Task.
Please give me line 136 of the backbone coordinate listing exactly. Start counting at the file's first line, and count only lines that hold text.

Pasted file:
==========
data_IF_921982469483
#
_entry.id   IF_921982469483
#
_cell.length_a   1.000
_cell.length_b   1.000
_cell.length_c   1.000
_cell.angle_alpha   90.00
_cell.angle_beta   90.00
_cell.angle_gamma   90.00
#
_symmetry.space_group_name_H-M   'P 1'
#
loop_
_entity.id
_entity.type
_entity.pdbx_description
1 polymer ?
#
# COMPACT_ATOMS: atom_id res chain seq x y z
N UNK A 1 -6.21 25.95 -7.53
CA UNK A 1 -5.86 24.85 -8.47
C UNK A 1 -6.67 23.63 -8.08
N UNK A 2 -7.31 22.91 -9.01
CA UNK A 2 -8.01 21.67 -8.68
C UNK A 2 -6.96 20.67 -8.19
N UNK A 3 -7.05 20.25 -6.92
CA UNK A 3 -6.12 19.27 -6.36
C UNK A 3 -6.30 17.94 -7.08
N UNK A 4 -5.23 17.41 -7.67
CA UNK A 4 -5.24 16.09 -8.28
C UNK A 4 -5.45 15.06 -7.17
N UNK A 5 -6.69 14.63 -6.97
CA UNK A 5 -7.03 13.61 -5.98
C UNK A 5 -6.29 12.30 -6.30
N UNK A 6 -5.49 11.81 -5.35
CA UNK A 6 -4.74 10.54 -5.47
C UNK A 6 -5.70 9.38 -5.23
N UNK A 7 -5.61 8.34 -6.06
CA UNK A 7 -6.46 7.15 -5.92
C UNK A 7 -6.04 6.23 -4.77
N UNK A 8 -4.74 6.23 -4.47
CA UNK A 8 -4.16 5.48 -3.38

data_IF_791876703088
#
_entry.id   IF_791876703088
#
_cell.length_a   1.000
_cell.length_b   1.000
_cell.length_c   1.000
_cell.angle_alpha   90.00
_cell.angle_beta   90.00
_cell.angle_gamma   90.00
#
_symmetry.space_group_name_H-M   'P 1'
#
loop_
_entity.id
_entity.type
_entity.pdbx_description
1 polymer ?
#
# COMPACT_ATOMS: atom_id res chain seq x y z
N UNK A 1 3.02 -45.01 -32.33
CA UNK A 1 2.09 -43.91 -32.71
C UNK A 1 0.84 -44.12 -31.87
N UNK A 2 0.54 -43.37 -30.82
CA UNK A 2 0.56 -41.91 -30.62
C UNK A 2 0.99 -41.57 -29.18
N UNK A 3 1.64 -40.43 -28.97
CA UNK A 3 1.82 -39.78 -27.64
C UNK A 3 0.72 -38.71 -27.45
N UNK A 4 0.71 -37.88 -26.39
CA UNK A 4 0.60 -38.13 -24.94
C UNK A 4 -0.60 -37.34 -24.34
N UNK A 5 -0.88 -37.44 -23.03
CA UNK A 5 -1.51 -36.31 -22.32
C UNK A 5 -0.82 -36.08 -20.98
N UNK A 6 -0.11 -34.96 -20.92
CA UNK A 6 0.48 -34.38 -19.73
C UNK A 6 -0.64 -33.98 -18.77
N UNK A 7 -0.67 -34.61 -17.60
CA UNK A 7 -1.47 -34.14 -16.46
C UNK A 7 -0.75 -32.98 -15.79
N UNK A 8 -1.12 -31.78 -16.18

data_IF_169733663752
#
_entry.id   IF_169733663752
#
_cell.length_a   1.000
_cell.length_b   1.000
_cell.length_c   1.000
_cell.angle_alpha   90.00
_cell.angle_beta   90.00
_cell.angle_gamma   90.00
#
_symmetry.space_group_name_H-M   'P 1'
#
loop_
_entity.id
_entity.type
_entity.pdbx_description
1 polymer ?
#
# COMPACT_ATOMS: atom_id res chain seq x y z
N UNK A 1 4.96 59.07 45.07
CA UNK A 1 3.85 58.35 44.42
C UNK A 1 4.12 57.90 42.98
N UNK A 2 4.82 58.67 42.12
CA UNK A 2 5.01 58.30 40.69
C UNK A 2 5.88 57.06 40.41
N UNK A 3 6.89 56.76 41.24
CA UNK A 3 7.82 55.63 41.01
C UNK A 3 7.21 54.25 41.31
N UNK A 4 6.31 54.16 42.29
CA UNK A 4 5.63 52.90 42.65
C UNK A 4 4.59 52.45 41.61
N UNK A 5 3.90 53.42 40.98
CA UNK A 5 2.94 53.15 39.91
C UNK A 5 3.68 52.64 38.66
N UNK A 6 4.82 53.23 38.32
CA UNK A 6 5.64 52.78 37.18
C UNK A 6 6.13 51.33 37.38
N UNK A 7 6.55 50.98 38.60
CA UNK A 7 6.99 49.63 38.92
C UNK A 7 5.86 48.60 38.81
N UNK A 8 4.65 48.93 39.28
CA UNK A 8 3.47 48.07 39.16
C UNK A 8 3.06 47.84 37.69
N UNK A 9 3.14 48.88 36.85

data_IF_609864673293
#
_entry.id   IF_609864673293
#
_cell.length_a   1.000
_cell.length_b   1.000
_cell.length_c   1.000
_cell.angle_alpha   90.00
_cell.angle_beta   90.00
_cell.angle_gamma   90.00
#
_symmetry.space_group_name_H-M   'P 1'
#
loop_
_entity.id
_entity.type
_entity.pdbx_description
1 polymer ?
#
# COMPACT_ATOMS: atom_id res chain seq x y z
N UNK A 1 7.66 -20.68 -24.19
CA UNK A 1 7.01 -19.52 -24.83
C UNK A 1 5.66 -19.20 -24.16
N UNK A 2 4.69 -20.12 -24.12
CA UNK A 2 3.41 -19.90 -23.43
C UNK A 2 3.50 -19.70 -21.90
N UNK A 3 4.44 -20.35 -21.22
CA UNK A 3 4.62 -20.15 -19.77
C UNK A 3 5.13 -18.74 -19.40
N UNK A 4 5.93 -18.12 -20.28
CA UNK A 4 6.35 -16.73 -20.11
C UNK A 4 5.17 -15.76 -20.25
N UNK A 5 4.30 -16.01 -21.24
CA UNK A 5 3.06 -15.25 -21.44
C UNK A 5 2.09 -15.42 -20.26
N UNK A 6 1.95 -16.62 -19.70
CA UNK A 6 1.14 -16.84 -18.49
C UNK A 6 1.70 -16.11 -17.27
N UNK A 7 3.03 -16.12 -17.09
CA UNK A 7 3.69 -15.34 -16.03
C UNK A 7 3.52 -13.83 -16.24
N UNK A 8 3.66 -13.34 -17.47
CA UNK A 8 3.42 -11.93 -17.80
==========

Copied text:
_cell.length_b   1.000